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GMR gets a breather in legal tussle over Male airport

GMR and the Government of Maldives have been at loggerheads over charging increased tariffs for passengers

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, which is engaged in developing the Male International Airport, has won a breather in its ongoing legal tussle with Maldives Airport Company Limited (MACL). According to a statement from GMR, the High Court of Singapore on 19th November 2012 has dismissed the application filed by MACL seeking vacation of the injunctive order granted in favor of GMR Male International Airport Limited (GMIAL) on 23rd July 2012 and made absolute the injunctive relief granted in favor of GMIAL.

GMR Male’ International Airport Pvt. Ltd. (GMIAL) is a joint venture company comprising GMR Infrastructure Limited (77%) and Malaysia Airports Holding Berhad (23%). In 2010, GMIAL won the right to build and operate the (INIA) for 25 years, which is extendable by another 10 years. GMR plans to develop a 0.6 million sq feet  integrated passenger terminal increasing the terminal capacity to handle 5.5 mn passengers pa and a 20,000 sq feet VIP terminal, apart from landside development and improving existing terminal, to enhance passenger comfort and services. Situated on Hulhule Island in the Maldives at the South western tip of India, INIA is one of the fastest growing airports in the region. GMR has outlined plans for a project cost of upto $350 million.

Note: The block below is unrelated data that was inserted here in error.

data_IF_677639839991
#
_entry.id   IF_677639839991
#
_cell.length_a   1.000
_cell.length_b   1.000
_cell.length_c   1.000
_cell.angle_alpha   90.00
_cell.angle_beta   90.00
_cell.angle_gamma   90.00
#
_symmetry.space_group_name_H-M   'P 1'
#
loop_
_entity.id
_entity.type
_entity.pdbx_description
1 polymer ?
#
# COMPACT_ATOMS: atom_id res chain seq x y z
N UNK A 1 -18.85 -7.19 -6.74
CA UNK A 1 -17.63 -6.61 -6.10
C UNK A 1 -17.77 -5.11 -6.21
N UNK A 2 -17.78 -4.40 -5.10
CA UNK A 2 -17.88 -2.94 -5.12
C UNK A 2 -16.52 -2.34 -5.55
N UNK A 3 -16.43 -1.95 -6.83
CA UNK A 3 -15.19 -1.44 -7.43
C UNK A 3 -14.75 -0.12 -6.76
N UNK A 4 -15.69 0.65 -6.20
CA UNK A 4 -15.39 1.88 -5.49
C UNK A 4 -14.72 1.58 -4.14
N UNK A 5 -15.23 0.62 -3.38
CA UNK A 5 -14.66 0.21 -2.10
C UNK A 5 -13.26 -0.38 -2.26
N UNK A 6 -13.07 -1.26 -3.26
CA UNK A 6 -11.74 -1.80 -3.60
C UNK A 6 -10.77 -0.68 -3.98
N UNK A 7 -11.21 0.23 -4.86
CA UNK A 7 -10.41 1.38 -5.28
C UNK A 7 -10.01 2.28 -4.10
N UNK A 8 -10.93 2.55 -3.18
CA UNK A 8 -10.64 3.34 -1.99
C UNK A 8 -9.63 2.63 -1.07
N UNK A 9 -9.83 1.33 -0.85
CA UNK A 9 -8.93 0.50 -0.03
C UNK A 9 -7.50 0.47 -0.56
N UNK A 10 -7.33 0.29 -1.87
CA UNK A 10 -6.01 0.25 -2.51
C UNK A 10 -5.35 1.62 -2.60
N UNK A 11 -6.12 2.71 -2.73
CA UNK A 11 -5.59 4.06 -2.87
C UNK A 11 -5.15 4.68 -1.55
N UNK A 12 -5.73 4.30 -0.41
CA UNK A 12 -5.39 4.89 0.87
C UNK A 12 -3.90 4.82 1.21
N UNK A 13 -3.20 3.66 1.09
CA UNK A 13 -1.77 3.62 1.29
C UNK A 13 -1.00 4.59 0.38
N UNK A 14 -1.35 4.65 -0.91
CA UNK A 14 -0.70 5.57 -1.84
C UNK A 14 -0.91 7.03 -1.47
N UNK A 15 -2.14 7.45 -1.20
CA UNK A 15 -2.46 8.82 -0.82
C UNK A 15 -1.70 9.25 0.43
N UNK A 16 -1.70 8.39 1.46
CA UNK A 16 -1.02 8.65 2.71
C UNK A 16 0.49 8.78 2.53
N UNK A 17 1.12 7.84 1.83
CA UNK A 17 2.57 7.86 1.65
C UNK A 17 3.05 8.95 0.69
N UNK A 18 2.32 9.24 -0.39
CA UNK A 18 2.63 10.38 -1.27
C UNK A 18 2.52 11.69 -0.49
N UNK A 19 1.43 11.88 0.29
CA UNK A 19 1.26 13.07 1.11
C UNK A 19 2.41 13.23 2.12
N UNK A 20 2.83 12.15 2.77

However, during the past few months, GMR and the Government of Maldives have been at loggerheads over charging increased tariffs for passengers and the new government in Maldives has termed the contract as one not in the best interest of Maldives.  GMR has since suspended construction of the new terminal, while it continues to manage the existing one.

It may be recalled that High Court of Singapore on 23rd July 2012 had granted an injunction in favor of GMIAL, restraining MACL from taking any step in the Civil Courts of the Maldives preventing GMIAL from adjustment/set-off of the Airport Development Charge and insurance surcharge, as per MACL’s 5th January 2012 letter, which is now referred to arbitration. MACL approached the High Court of Singapore in October 2012, to get the injunction vacated. 

Now with the latest order in Singapore, the dispute raised by MACL on the validity of the 5th January 2012 letter will be decided in the arbitration proceedings to be held in Singapore.

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